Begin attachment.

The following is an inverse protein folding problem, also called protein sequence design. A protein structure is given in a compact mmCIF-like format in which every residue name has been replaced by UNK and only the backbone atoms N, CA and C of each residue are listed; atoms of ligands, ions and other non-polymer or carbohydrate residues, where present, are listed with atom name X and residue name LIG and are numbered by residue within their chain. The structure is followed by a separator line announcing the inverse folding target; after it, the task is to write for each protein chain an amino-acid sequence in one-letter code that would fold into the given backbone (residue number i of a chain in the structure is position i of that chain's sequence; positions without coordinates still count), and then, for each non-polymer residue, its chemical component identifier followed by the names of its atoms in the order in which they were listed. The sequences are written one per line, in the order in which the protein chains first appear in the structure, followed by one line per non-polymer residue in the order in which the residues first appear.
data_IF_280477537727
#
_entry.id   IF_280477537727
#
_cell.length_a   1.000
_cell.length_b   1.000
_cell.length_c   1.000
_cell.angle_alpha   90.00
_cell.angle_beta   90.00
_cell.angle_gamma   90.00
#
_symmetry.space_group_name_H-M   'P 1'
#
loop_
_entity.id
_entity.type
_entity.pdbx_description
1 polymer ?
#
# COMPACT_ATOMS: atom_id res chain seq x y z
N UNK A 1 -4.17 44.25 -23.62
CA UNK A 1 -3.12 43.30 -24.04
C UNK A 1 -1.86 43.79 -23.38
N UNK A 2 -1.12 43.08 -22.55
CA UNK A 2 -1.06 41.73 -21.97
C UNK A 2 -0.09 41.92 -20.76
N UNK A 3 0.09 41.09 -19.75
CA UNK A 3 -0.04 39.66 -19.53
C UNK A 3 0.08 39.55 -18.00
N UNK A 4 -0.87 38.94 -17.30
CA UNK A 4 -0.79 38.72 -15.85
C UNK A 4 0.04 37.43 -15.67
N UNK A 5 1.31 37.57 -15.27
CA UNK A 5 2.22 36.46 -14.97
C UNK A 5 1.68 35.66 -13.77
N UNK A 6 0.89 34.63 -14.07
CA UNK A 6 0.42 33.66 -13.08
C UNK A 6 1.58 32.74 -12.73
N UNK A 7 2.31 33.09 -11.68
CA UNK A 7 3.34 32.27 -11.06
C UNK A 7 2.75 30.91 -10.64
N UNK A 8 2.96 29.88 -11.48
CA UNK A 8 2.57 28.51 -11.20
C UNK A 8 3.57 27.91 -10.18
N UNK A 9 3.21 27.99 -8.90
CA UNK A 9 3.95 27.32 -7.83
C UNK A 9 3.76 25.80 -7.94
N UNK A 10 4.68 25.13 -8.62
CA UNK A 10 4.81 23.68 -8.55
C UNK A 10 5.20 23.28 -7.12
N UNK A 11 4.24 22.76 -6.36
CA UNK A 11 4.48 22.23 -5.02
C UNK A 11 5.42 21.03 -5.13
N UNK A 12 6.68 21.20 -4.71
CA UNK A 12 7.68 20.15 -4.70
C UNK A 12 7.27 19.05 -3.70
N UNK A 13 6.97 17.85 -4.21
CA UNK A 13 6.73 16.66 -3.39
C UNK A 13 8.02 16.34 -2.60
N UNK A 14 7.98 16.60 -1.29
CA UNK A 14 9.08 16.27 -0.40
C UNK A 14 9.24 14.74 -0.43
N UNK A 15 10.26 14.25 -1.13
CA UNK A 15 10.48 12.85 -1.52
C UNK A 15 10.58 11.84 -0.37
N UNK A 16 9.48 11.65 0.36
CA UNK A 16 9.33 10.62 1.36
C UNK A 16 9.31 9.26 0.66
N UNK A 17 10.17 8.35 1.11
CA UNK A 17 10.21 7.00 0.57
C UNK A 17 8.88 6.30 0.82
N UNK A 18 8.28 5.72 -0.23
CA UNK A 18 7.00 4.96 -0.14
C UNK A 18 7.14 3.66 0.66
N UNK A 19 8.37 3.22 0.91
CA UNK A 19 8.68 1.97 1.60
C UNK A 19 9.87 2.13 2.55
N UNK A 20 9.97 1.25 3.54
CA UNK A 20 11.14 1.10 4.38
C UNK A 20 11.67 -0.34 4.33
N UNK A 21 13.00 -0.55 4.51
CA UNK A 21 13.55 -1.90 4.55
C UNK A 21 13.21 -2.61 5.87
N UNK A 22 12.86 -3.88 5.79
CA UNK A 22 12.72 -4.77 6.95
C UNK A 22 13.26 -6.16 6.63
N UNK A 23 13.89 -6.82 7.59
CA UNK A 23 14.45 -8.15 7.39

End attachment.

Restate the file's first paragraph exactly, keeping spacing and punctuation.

The following is an inverse protein folding problem, also called protein sequence design. A protein structure is given in a compact mmCIF-like format in which every residue name has been replaced by UNK and only the backbone atoms N, CA and C of each residue are listed; atoms of ligands, ions and other non-polymer or carbohydrate residues, where present, are listed with atom name X and residue name LIG and are numbered by residue within their chain. The structure is followed by a separator line announcing the inverse folding target; after it, the task is to write for each protein chain an amino-acid sequence in one-letter code that would fold into the given backbone (residue number i of a chain in the structure is position i of that chain's sequence; positions without coordinates still count), and then, for each non-polymer residue, its chemical component identifier followed by the names of its atoms in the order in which they were listed. The sequences are written one per line, in the order in which the protein chains first appear in the structure, followed by one line per non-polymer residue in the order in which the residues first appear.